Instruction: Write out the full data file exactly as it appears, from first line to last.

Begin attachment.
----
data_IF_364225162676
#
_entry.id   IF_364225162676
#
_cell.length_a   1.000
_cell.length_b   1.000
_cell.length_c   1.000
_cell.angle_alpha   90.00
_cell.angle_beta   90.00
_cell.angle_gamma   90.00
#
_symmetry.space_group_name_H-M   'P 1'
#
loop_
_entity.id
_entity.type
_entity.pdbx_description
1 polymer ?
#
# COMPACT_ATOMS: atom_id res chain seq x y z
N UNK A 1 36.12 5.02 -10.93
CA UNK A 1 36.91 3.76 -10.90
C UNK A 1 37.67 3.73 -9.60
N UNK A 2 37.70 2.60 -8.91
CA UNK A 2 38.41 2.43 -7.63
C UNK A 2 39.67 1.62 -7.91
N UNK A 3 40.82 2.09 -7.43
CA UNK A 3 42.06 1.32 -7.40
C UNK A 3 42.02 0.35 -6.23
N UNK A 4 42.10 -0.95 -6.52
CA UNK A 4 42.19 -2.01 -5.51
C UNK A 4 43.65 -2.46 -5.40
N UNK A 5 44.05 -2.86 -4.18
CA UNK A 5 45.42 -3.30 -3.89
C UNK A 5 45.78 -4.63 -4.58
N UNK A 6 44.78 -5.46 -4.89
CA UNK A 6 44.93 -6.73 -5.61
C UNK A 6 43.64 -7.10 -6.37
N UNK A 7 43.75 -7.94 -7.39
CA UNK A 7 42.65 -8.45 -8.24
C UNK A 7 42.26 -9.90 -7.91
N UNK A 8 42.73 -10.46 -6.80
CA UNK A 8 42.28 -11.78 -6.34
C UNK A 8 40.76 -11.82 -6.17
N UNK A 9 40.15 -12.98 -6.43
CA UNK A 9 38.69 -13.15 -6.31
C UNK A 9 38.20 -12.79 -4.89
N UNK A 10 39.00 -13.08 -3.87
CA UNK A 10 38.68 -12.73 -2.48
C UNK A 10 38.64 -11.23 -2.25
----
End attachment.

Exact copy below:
data_IF_364225162676
#
_entry.id   IF_364225162676
#
_cell.length_a   1.000
_cell.length_b   1.000
_cell.length_c   1.000
_cell.angle_alpha   90.00
_cell.angle_beta   90.00
_cell.angle_gamma   90.00
#
_symmetry.space_group_name_H-M   'P 1'
#
loop_
_entity.id
_entity.type
_entity.pdbx_description
1 polymer ?
#
# COMPACT_ATOMS: atom_id res chain seq x y z
N UNK A 1 36.12 5.02 -10.93
CA UNK A 1 36.91 3.76 -10.90
C UNK A 1 37.67 3.73 -9.60
N UNK A 2 37.70 2.60 -8.91
CA UNK A 2 38.41 2.43 -7.63
C UNK A 2 39.67 1.62 -7.91
N UNK A 3 40.82 2.09 -7.43
CA UNK A 3 42.06 1.32 -7.40
C UNK A 3 42.02 0.35 -6.23
N UNK A 4 42.10 -0.95 -6.52
CA UNK A 4 42.19 -2.01 -5.51
C UNK A 4 43.65 -2.46 -5.40
N UNK A 5 44.05 -2.86 -4.18
CA UNK A 5 45.42 -3.30 -3.89
C UNK A 5 45.78 -4.63 -4.58
N UNK A 6 44.78 -5.46 -4.89
CA UNK A 6 44.93 -6.73 -5.61
C UNK A 6 43.64 -7.10 -6.37
N UNK A 7 43.75 -7.94 -7.39
CA UNK A 7 42.65 -8.45 -8.24
C UNK A 7 42.26 -9.90 -7.91
N UNK A 8 42.73 -10.46 -6.80
CA UNK A 8 42.28 -11.78 -6.34
C UNK A 8 40.76 -11.82 -6.17
N UNK A 9 40.15 -12.98 -6.43
CA UNK A 9 38.69 -13.15 -6.31
C UNK A 9 38.20 -12.79 -4.89
N UNK A 10 39.00 -13.08 -3.87
CA UNK A 10 38.68 -12.73 -2.48
C UNK A 10 38.64 -11.23 -2.25